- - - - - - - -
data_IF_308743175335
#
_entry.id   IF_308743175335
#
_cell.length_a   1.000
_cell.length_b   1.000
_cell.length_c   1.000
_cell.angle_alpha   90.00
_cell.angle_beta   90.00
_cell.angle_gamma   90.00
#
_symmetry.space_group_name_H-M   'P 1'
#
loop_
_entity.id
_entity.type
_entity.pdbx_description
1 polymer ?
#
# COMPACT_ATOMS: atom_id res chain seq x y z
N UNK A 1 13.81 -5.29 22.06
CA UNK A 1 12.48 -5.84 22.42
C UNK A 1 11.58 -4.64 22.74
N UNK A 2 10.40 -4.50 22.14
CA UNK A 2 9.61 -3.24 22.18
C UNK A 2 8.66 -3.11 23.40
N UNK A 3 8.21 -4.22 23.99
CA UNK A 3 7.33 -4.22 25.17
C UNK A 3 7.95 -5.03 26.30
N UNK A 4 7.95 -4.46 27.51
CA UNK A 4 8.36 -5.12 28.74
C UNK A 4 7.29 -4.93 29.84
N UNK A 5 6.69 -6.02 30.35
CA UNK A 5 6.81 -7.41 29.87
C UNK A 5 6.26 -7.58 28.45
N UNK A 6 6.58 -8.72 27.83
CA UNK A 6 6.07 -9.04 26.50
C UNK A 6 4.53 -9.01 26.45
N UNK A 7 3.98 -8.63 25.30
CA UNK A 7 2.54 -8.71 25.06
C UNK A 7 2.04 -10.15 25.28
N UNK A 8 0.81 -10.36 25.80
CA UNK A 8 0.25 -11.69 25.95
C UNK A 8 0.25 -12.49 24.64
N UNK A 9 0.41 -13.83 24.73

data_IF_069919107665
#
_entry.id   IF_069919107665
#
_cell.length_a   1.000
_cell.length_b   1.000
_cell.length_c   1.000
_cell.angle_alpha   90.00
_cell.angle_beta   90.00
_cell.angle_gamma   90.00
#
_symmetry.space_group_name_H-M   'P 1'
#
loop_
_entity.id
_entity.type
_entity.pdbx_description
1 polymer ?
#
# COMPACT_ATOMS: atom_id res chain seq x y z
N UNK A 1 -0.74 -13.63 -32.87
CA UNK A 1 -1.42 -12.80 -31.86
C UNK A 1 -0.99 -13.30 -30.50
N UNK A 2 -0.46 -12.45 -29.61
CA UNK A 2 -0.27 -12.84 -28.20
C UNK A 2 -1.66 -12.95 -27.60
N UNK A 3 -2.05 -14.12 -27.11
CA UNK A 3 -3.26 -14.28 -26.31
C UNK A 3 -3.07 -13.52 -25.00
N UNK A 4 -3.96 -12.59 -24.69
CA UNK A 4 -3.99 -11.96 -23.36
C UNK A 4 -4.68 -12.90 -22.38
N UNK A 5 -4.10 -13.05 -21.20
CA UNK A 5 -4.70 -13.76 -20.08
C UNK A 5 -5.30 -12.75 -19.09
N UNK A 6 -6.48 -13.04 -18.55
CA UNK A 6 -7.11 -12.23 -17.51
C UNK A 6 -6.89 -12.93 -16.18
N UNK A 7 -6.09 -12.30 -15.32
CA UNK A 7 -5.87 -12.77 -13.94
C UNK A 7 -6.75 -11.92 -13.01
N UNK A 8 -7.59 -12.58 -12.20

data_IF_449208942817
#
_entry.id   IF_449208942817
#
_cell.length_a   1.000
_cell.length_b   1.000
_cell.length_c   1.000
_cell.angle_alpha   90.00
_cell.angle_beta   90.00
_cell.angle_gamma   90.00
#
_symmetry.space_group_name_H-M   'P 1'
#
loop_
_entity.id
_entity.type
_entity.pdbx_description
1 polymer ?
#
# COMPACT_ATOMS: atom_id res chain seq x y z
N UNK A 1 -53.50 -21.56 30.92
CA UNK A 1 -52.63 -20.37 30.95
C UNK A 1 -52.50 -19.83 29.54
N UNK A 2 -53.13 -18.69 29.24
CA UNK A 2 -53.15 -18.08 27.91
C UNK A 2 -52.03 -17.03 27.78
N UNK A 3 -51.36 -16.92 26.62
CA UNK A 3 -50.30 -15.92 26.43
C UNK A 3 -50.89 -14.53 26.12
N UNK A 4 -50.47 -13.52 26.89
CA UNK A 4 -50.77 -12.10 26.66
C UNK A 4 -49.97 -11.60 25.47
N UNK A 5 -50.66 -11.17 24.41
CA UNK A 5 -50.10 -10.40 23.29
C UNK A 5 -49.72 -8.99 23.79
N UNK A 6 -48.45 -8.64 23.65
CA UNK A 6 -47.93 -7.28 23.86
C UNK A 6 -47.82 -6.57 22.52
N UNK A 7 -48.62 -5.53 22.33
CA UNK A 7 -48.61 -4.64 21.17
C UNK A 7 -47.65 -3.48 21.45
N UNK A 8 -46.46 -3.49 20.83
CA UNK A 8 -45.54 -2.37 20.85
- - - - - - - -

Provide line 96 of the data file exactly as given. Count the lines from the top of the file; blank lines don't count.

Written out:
_cell.angle_beta   90.00